Focality and Extension in Kinship

Focality and Extension in Kinship

Essays in Memory of Harold W. Scheffler

Edited by: Warren Shapiro

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When we think of kinship, we usually think of ties between people based upon blood or marriage. But we also have other ways—nowadays called ‘performative’—of establishing kinship, or hinting at kinship: many Christians have, in addition to parents, godparents; members of a trade union may refer to each other as ‘brother’ or ‘sister’. Similar performative ties are even more common among the so-called ‘tribal’ peoples that anthropologists have studied and, especially in recent years, they have received considerable attention from scholars in this field. However, these scholars tend to argue that performative kinship in the Tribal World is semantically on a par with kinship established through procreation and marriage. Harold Scheffler, long-time Professor of Anthropology at Yale University, has argued, by contrast, that procreative ties are everywhere semantically central, i.e. focal, that they provide bases from which other kinship ties are extended. Most of the essays in this volume illustrate the validity of Scheffler’s position, though two contest it, and one exemplifies the soundness of a similarly universalistic stance in gender behaviour. This book will be of interest to everyone concerned with current controversy in kinship and gender studies, as well as those who would know what anthropologists have to say about human nature.

“The study of kinship once ruled the discipline of anthropology, and Hal Scheffler was one of its magisterial figures. This volumes reminds us why. Scheffler’s powerful analyses of kinship systems often conflicted with the views of his more relativist contemporaries. He cut through the fog of theory to emphasise the human essentials, namely the importance of the social bonds rooted in motherhood and fatherhood. Anthropology in its decades-long retreat from the serious study of kinship has lost a great deal. This volume points the way to a restoration.”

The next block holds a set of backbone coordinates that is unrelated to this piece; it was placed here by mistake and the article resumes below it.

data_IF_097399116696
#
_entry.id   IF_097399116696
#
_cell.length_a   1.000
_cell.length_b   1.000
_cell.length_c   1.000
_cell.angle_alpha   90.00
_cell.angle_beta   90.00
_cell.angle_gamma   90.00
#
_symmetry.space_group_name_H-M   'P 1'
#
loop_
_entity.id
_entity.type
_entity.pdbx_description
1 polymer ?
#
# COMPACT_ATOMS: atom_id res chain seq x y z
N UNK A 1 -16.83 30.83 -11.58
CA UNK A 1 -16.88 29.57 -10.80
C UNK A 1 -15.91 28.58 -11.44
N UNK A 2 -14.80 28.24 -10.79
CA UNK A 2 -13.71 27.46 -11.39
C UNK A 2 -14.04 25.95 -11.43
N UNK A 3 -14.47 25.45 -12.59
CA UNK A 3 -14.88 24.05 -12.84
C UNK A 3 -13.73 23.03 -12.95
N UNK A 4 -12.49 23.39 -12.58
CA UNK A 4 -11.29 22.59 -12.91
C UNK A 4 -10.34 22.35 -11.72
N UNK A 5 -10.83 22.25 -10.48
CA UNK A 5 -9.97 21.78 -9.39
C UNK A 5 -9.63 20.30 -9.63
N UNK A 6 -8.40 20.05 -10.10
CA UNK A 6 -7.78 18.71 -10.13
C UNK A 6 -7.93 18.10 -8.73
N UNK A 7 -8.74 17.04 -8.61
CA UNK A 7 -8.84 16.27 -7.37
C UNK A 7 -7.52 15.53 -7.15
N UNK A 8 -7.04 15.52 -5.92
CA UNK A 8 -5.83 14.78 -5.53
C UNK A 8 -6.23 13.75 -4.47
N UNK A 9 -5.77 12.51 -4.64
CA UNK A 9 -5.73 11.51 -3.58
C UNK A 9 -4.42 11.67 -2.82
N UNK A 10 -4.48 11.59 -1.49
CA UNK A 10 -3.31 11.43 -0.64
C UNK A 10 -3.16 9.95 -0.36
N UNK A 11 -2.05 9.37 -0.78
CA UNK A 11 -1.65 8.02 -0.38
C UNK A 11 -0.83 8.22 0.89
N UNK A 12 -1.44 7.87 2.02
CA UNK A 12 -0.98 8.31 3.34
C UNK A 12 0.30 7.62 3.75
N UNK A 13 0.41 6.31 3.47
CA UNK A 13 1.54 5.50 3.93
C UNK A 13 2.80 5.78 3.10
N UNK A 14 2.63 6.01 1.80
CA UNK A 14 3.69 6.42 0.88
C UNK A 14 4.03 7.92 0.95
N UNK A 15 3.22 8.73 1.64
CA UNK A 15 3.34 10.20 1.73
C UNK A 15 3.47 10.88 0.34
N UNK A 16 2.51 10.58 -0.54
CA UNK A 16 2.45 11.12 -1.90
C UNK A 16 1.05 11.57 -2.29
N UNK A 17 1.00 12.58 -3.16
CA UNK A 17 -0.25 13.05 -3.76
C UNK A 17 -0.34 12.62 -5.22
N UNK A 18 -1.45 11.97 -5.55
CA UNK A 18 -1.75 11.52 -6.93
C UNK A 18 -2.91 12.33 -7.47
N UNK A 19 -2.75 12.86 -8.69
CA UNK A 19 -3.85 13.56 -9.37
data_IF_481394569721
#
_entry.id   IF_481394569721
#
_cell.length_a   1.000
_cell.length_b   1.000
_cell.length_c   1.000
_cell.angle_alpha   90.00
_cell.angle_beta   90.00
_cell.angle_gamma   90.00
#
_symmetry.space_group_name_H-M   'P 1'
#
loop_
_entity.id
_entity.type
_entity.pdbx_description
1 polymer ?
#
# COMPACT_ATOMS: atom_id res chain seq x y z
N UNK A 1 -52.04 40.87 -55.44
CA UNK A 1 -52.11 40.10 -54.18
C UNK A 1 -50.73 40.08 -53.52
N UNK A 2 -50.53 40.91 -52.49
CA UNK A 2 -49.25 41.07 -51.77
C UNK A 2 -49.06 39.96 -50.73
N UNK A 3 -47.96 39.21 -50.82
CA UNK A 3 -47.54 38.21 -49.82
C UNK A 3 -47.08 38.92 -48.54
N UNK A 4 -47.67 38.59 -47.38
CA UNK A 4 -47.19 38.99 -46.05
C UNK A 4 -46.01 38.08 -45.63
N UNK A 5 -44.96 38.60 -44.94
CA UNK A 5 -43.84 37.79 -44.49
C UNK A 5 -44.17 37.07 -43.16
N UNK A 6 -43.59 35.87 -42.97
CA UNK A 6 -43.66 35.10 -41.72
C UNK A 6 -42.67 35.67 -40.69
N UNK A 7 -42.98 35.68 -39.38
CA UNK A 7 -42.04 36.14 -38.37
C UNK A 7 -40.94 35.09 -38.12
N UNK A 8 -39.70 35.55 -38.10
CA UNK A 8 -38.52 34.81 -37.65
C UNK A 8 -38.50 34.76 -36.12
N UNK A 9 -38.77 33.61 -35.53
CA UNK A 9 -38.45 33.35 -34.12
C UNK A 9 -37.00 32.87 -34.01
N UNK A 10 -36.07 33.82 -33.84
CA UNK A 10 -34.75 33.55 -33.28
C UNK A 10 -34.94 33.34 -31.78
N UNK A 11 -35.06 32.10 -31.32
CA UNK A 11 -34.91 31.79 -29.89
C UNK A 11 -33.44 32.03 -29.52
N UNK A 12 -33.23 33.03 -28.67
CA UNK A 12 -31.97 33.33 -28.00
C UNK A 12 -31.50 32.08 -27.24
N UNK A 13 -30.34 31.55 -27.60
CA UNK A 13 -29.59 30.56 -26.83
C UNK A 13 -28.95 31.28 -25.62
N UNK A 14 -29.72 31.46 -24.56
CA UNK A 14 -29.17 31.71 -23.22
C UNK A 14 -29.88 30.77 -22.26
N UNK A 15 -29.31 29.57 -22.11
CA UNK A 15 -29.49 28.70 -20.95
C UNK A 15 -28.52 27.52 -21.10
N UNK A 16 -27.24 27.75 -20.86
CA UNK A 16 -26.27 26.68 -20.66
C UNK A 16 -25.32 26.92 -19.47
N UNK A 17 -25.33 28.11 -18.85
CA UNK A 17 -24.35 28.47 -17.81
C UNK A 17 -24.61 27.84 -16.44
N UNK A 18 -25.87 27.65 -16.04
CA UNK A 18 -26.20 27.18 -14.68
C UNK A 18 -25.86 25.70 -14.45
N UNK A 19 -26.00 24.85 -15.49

— Peter Wood, National Association of Scholars


ISBN (print):
ISBN (online):
Publication date:
Apr 2018
ANU Press
Arts & Humanities: Philosophy & Religion; Social Sciences: Anthropology

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Part I.

Part II. The Battle Joined

  1. Hal Scheffler Versus David Schneider and His Admirers, in the Light of What We Now Know About Trobriand Kinship (PDF, 0.2MB)Warren Shapiro doi
  2. Extension Problem: Resolution Through an Unexpected Source (PDF, 0.8MB)Dwight Read doi

Part III. Ethnographic Explorations of Extensionist Theory

  1. Action, Metaphor and Extensions in Kinship (PDF, 0.2MB)Andrew Strathern and Pamela J. Stewart doi
  2. Should I Stay or Should I Go? Hunter-Gatherer Networking Through Bilateral Kin (PDF, 0.5MB)Russell D. Greaves and Karen L. Kramer doi
  3. Properties of Kinship Structure: Transformational Dynamics of Suckling, Adoption and Incest (PDF, 0.5MB)Fadwa El Guindi doi
  4. Of Mothers, Adoption and Orphans: The Significance of Relatedness in a Remote Aboriginal Community (PDF, 0.2MB)Victoria Katherine Burbank doi

Part IV. Extensionist Theory and Culture History

  1. Enhancing the Kinship Anthropology of Scheffler with Diachronic Linguistics and Centricity (PDF, 1.9MB)Patrick McConvell doi

Part V. Questioning Extensionist Theory

  1. Why Do Societies Abandon Cross‑Cousin Marriage? (PDF, 0.3MB)Robert Parkin doi
  2. Toward Reinvigorating an Ethnolinguistic Approach to the Study of ‘Kin Terms’: A View from Nascent-based Zuni Relational Terminology (PDF, 0.3MB)Linda K. Watts doi

Part VI. Extensionist Theory and Human Biology

  1. Creeping Plants and Winding Belts: Cognition, Kinship, and Metaphor (PDF, 0.2MB)Bojka Milicic doi
  2. Kinship in Mind: Three Approaches (PDF, 0.2MB)Doug Jones doi
  3. Do Women Really Desire Casual Sex? Analysis of a Popular Adult Online Dating/Liaison Site (PDF, 0.3MB)Michelle Escasa-Dorne and William Jankowiak doi

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